Publicity Tip #64
Whether you’re self-published or with a small traditional publisher, your book is likely not being stocked in the local bookstore. Why? With limited shelf space many bookstores only carry books from the big guys. Here are a few things to keep in mind when dealing with bookstores get your share of the shelf space:
Know when to press your luck
We’ve all been given the advice “Don’t Give Up” or “Keep at It” and while this is very pertinent to most aspects in the field of writing, you have to be careful when it comes to marketing yourself and publicizing your work.
If you push too hard, you might lose an opportunity.
This is especially true when dealing with people – either selling your book in person at a signing or talking to consignment reps. I have dealt with some branches of big name stores that just keep saying, “We’re full right now and won’t be taking on any more independent clients until such-and-such a time” over and over again every time I call.
I’ve also tried to connect with some reps who don’t email back in a timely manner and I begin to wonder if they even got my last message. The general rule of thumb here is to give them 2 weeks before sending a follow up message. If you can find out when they’ll actually be working in the store, stop by and introduce yourself if you can scrape the time together – sometimes the reps behave better in person.
However, if a rep says they’re not taking on ANY consignment books or refuses to give you details to try and get in on the next round of options, then just walk away. Find another store. Honestly, the frustration is not worth it and you don’t want them to spread the word to head office that you’re a bad author to work with.
When in doubt, leave it be.
If you find this is your life motto then you’ll need to consider carefully what kind of responses you’re getting from these people. If it’s indifferent or you feel ignored, then take the risk and send a follow up email or voice message. If you’re sensing tension or any level of hostility then follow your instinct and leave it alone.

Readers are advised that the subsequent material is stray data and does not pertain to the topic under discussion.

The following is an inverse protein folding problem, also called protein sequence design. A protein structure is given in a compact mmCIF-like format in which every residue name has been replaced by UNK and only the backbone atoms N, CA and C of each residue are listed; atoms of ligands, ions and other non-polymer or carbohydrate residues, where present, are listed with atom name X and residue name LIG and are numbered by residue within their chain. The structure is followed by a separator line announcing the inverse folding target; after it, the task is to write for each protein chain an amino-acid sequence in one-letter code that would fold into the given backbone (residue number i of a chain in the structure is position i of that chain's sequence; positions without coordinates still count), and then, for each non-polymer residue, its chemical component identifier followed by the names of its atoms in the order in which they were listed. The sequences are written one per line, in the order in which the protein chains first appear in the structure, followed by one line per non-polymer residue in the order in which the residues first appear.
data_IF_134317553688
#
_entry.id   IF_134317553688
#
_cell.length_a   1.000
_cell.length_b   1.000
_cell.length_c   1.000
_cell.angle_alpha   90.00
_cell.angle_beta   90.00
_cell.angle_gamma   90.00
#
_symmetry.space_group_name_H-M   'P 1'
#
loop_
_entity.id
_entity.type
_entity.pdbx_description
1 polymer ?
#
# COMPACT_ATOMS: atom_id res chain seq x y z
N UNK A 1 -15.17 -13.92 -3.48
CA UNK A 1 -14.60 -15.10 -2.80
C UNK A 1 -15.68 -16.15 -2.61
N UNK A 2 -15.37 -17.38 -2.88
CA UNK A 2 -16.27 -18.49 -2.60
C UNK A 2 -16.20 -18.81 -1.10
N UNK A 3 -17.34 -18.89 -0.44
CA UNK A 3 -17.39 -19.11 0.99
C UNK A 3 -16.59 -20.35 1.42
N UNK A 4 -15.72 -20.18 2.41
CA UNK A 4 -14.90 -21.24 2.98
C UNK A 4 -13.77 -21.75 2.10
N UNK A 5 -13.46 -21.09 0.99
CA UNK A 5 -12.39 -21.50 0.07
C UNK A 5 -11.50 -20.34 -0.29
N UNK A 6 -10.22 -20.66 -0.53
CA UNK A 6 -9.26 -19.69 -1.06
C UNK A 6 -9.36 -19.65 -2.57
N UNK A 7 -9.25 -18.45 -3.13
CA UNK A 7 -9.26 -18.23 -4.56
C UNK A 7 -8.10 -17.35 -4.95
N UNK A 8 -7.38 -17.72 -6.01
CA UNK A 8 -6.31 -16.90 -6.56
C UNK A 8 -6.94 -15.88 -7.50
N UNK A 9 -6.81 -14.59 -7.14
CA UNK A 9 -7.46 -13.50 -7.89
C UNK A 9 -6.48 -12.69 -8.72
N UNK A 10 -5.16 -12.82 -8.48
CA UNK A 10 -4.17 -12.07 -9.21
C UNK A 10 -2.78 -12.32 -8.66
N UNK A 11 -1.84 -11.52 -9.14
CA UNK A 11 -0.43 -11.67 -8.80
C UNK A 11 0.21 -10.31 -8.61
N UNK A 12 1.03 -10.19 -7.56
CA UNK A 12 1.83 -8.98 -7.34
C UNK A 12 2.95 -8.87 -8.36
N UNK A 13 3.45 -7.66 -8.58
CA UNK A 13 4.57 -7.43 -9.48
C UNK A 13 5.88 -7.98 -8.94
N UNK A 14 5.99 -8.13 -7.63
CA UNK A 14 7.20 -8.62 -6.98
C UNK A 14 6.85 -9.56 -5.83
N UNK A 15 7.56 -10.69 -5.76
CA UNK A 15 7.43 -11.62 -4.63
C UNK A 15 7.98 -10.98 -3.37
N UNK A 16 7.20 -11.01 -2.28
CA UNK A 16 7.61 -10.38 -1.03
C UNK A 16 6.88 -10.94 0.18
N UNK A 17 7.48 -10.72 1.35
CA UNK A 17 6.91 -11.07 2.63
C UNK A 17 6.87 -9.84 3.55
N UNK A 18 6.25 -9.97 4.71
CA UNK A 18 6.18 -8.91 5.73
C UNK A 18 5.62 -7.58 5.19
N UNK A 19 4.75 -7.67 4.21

The same is true for dealing with potential readers. When you’re at these bookstore events you have to carefully consider who your target market is. If your readership is potentially quite wide and your book is likely to speak to a lot of different people, then you have the luxury of being more forward in your sales pitches. But if you’re not a naturally social creature, selling your sci-fi novel might be a bit harder. I’m being generous in saying that 1 in 15 people are science fiction readers and even then you have to consider whether you write hard or soft sci-fi… so you’ll need to create realistic goals for yourself and experiment with new ways to pull readers into your gravitational field.
Above all, go forth with confidence and be proud of what you’ve accomplished. Show people why you love this book and let your excitement catch their interest.
If selling in bookstores is a goal of yours, know that it can be done 🙂